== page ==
Leaders revolt over assessment

Written by: Pete Henshaw | Published:

The row over government reforms to the primary assessment regime has deepened after school leaders launched their own independent inquiry and called on ministers to carry out a ‘fundamental review’. Pete Henshaw reports

When it comes to the government’s reforms to primary school assessment, “the experience of a large majority of schools has not been a positive one”.

A letter sent directly to education secretary Nicky Morgan has also warned that because of a wide range of factors, this year’s primary assessment data could vary in “unpredictable ways”.

As such, Ms Morgan is being urged to hold off on the publication of any data from 2016’s tests and called upon to launch a “fundamental review” of the assessment reforms.

The letter has been written by the National Association of Head Teachers (NAHT), which represents 29,000 school leaders, including the majority of primary heads.

The NAHT’s letter focuses on the government’s on-going reforms to the primary assessment system and says that the rushed changes and a lack of preparation time for schools has had a negative effect.

Government reforms have seen more challenging end of key stage tests matching the new national curriculum being taken for the first time this summer. These have included more challenging texts in English tests, a greater focus on knowing and applying grammatical terminology, and a new arithmetic test.

Frameworks for teacher assessment have been published by the Department for Education (DfE), but these are interim and only apply for this year.

Schools are also unsure as to what the expected standards will be in the SATs this year. The raw test outcomes are to be converted into scaled scores, with an expected standard of 100. However, this standard will only be set after this summer’s assessment data has been analysed by the government.

At the same time, primary schools are from this year to be held to account for both the progress and attainment of pupils. Reforms include new headline attainment and progress measures and a new floor standard of 65 per cent of pupils reaching the expected standard in all of reading, writing and maths or having a “sufficient progress score” in all three subjects.

However, the NAHT warns that the rushed changes will lead to unpredictable results. Its letter states: “Given concerns about both the design and administration of the new assessments, the lack of preparation for schools, the inadequate time to implement the new curriculum for the current cohort, and the variations in approaches between schools resulting from delayed and obscure guidance, it is hard to have confidence in the data produced by this round of assessments.

“It is not just that the marks may be lower overall, which could be addressed, but that they will vary in unpredictable ways.

“We know of widely different approaches to writing assessment across the country, for example. And the content and sequencing of the reading test meant that lower attaining pupils had little opportunity to show their progress. This may result in a skewed distribution of marks that simply setting a lower threshold may not solve. Comparisons between schools become very risky.”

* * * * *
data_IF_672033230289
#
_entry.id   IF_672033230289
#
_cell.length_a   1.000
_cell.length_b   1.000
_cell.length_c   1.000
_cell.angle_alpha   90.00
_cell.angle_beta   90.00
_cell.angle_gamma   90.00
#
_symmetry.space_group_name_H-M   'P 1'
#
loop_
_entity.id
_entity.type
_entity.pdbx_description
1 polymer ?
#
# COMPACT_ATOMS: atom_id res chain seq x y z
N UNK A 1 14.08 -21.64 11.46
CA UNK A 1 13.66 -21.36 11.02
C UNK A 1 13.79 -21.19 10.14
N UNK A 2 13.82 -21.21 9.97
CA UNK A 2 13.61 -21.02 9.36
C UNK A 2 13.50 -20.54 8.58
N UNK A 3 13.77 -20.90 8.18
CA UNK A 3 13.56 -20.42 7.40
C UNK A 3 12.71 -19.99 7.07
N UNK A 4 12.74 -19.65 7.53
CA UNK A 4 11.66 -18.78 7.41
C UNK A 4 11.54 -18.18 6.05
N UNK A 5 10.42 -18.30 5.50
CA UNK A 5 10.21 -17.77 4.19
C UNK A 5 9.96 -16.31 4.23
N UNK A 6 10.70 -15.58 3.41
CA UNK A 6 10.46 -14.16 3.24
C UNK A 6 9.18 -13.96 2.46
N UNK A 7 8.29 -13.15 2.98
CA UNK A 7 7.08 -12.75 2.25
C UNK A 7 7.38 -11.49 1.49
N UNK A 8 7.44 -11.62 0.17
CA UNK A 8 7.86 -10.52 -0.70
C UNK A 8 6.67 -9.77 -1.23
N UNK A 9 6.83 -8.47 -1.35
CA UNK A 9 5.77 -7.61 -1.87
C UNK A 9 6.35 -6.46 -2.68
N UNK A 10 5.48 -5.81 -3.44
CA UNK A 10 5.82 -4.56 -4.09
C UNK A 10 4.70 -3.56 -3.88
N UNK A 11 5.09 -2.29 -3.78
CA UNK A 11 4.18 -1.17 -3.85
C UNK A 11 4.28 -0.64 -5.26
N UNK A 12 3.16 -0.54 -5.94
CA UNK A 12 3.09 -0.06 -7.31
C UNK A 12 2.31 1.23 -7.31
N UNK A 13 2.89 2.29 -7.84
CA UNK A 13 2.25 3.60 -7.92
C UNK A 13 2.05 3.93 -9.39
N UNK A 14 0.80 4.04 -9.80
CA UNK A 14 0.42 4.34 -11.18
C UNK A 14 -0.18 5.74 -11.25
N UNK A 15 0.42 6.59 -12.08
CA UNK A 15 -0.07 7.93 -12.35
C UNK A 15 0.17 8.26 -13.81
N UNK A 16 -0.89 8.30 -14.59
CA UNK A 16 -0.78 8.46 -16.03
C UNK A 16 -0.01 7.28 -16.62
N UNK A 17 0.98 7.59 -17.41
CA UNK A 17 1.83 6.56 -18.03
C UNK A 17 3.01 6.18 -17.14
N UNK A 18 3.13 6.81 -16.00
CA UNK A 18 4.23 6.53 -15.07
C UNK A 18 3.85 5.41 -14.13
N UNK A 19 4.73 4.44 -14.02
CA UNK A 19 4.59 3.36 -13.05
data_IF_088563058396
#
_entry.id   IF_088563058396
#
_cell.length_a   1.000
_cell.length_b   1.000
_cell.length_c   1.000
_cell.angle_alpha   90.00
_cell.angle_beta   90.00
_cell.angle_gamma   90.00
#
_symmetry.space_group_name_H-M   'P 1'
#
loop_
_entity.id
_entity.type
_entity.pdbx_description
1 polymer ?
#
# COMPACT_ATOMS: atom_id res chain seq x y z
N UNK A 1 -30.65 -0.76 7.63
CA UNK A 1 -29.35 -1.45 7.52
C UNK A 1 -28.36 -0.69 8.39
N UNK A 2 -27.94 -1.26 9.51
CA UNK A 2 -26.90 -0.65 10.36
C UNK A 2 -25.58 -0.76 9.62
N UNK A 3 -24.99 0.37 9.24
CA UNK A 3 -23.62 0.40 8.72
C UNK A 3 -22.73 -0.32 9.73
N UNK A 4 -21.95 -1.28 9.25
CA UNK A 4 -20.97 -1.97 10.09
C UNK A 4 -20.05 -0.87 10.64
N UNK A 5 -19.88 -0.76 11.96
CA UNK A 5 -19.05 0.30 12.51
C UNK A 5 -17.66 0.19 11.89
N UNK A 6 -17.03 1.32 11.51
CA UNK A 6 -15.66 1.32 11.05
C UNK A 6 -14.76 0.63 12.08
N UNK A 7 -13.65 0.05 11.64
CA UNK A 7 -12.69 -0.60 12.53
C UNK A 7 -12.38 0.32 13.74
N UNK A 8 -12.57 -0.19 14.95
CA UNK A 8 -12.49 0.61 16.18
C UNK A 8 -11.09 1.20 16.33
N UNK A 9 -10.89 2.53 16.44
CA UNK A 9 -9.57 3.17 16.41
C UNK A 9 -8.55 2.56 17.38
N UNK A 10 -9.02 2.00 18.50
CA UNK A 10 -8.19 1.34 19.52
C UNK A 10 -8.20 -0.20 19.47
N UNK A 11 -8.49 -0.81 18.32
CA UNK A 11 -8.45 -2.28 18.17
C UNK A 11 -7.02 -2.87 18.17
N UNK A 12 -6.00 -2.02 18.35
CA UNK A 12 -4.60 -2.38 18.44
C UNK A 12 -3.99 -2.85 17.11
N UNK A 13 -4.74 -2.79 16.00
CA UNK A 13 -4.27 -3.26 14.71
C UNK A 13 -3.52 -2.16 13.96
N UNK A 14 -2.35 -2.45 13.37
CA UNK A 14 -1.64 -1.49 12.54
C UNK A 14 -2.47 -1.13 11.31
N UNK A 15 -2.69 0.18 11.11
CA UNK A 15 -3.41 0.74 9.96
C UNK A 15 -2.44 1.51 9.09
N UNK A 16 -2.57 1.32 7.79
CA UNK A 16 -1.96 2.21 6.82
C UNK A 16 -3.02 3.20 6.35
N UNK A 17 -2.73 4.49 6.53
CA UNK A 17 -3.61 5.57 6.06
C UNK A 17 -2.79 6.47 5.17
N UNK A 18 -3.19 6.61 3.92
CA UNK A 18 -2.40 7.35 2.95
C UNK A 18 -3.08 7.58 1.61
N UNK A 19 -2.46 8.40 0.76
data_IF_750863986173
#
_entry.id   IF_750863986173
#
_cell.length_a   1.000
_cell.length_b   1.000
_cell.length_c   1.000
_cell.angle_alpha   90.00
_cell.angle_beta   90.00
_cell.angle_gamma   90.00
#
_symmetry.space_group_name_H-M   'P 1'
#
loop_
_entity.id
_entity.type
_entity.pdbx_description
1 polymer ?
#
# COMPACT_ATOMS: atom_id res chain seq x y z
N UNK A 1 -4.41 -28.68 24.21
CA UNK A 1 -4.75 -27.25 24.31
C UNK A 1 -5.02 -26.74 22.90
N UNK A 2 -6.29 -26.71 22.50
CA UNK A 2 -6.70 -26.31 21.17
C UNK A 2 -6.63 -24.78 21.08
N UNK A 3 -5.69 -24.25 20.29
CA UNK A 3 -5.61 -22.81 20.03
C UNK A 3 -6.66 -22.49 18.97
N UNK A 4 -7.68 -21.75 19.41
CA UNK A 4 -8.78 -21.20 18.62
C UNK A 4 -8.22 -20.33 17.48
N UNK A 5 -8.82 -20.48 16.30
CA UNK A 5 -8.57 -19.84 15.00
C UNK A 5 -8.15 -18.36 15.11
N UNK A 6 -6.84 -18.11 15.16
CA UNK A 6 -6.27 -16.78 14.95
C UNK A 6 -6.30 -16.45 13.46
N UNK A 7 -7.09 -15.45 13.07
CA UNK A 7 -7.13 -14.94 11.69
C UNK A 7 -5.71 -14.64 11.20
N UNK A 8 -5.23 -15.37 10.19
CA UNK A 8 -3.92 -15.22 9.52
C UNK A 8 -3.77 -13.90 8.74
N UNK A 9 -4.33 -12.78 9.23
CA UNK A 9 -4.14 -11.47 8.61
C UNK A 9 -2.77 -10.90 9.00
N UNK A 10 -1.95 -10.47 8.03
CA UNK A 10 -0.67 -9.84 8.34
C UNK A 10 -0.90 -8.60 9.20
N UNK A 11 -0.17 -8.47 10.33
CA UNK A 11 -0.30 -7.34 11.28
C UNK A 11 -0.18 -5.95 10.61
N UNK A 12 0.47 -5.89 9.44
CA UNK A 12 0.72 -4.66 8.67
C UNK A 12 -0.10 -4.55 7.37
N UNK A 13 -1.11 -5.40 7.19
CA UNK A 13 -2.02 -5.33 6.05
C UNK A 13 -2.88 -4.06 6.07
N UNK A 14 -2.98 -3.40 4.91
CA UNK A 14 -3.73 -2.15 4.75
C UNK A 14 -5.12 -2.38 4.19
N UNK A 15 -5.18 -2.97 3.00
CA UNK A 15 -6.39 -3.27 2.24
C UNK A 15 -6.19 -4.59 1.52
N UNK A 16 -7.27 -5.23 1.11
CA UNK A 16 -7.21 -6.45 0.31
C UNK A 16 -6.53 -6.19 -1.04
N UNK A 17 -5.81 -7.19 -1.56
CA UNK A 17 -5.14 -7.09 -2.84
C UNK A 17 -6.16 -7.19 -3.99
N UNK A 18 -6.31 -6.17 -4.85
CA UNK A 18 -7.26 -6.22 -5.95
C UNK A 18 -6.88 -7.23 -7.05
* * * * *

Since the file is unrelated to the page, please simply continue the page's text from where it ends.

The NAHT says that in light of this, school-level data should not be published externally. It says assessment data could still be made available on RAISE Online and could still be shared with parents by individual schools.

The letter adds: “Teachers and headteachers all agree that a thorough review of assessment is necessary. We hope that you will commit to a fundamental review of assessment to avoid further problems next year.”

The NAHT has also raised concern about the use of a “secure fit” model in the assessment frameworks and the impact this is having on writing assessment. It warns that this approach will lead to some excellent writers being “incorrectly labelled as working below the expected standard this year”.

It calls for teachers to be allowed to use their own judgement about a child’s “balance of abilities” as under the previous “best fit” model. The letter says that the interim teacher assessment framework for writing is “not working and needs a sustainable long-term replacement”.

The letter comes as the NAHT set up its own independent Assessment Review Group, which is to consider assessment arrangements from Reception through to the beginning of key stage 3.

The inquiry is to be led by Dave Ellison, a deputy headteacher, and the DfE, Ofqual, Ofsted and the Standards and Testing Agency will be among those invited to give evidence.

The group will consider the current assessment procedures, the statutory testing regime, the role of teacher assessment, transition between phases, accountability requirements, associated outputs and the coherence of the various approaches. It will aim to provide interim recommendations as quickly as possible this term to inform wider dialogue and debate.

Russell Hobby, NAHT general secretary, said: “This is a chance to start a more constructive dialogue, with the profession in the lead. Without such dialogue, the prospects for next year look bleak. We hope to produce a report with purposeful recommendations to the primary assessment system up to key stage 3.”


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